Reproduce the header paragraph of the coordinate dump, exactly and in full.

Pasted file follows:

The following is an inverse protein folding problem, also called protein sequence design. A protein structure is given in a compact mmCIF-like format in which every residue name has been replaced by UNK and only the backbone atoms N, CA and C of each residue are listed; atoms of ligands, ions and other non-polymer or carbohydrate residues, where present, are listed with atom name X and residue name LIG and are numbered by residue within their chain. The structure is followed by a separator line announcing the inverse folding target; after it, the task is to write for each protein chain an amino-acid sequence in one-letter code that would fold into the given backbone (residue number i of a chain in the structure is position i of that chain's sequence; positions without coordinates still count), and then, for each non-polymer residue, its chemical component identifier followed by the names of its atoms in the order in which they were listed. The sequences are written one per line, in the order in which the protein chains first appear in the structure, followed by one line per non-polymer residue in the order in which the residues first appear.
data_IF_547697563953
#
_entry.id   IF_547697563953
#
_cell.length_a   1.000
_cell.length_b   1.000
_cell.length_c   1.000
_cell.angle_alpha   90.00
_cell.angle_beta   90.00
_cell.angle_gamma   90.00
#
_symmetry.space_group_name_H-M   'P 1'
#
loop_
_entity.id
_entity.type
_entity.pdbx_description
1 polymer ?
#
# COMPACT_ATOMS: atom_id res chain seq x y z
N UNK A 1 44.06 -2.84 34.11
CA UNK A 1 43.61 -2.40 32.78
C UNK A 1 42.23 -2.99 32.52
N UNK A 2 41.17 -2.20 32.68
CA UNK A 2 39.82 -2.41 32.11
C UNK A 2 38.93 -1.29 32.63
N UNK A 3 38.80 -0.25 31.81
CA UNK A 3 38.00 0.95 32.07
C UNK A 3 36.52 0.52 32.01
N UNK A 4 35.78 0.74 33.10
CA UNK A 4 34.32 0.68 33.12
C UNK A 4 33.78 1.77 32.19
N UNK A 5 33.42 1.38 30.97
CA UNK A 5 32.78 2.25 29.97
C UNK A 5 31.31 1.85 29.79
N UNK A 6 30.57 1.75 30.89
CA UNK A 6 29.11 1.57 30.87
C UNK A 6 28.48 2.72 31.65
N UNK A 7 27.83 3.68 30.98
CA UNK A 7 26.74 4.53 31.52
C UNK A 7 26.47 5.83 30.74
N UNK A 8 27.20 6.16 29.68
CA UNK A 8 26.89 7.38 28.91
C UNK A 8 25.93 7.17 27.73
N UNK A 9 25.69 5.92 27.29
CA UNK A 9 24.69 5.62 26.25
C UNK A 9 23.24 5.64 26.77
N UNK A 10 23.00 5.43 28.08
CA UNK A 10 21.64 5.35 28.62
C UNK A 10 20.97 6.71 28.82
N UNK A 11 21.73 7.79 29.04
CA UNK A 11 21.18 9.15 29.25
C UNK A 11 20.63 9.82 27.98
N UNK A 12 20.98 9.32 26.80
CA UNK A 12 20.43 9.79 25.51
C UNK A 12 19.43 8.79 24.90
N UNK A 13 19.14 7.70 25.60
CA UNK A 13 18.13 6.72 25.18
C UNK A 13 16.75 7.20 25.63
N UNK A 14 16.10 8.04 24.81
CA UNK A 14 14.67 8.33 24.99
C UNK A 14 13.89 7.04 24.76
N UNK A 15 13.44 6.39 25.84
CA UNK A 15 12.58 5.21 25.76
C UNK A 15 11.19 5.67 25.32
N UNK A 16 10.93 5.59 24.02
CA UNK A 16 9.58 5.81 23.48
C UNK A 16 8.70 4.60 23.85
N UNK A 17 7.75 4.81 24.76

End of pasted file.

The following is an inverse protein folding problem, also called protein sequence design. A protein structure is given in a compact mmCIF-like format in which every residue name has been replaced by UNK and only the backbone atoms N, CA and C of each residue are listed; atoms of ligands, ions and other non-polymer or carbohydrate residues, where present, are listed with atom name X and residue name LIG and are numbered by residue within their chain. The structure is followed by a separator line announcing the inverse folding target; after it, the task is to write for each protein chain an amino-acid sequence in one-letter code that would fold into the given backbone (residue number i of a chain in the structure is position i of that chain's sequence; positions without coordinates still count), and then, for each non-polymer residue, its chemical component identifier followed by the names of its atoms in the order in which they were listed. The sequences are written one per line, in the order in which the protein chains first appear in the structure, followed by one line per non-polymer residue in the order in which the residues first appear.